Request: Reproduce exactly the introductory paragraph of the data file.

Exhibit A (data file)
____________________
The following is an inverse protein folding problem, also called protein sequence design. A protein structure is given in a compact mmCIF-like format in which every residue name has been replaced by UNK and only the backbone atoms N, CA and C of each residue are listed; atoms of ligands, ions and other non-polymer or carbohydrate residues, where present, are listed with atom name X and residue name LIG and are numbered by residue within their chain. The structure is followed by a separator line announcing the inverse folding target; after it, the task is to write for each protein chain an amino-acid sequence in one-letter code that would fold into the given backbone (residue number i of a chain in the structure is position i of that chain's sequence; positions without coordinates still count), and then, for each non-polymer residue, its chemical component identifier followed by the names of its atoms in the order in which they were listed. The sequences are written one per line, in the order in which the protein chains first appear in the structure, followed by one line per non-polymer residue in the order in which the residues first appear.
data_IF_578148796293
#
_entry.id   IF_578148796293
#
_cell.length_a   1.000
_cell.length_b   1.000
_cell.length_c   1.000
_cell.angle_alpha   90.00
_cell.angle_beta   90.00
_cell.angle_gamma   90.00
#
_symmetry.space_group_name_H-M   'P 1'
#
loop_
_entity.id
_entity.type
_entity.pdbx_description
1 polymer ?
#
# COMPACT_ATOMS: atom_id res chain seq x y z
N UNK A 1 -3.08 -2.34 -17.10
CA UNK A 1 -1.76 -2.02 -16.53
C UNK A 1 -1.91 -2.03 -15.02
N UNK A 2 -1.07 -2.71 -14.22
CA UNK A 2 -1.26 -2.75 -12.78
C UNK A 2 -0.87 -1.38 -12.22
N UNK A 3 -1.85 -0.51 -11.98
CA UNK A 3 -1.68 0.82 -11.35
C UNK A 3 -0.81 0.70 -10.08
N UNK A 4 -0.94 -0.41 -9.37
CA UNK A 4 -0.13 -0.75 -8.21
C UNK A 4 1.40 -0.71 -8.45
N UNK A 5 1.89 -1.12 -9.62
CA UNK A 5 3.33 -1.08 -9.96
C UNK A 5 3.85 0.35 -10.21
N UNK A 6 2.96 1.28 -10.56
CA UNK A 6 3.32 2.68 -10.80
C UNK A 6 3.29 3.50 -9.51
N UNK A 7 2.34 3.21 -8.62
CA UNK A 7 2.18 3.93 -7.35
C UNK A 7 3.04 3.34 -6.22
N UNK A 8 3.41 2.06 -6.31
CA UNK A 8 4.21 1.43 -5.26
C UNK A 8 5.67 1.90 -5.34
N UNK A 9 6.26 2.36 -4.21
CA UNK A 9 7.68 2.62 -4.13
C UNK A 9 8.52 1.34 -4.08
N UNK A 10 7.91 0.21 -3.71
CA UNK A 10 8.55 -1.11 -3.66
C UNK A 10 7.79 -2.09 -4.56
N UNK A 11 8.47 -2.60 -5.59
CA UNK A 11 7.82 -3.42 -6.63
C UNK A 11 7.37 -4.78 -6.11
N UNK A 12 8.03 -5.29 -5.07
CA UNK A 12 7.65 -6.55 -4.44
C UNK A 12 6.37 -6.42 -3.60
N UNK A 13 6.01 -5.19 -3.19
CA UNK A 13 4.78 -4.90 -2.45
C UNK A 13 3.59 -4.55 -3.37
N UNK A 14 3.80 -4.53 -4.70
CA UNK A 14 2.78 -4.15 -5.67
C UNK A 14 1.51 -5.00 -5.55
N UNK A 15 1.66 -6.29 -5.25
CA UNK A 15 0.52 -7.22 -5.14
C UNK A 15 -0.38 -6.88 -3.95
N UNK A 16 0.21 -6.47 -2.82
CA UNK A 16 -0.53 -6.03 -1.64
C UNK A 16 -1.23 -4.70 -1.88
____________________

The following is an inverse protein folding problem, also called protein sequence design. A protein structure is given in a compact mmCIF-like format in which every residue name has been replaced by UNK and only the backbone atoms N, CA and C of each residue are listed; atoms of ligands, ions and other non-polymer or carbohydrate residues, where present, are listed with atom name X and residue name LIG and are numbered by residue within their chain. The structure is followed by a separator line announcing the inverse folding target; after it, the task is to write for each protein chain an amino-acid sequence in one-letter code that would fold into the given backbone (residue number i of a chain in the structure is position i of that chain's sequence; positions without coordinates still count), and then, for each non-polymer residue, its chemical component identifier followed by the names of its atoms in the order in which they were listed. The sequences are written one per line, in the order in which the protein chains first appear in the structure, followed by one line per non-polymer residue in the order in which the residues first appear.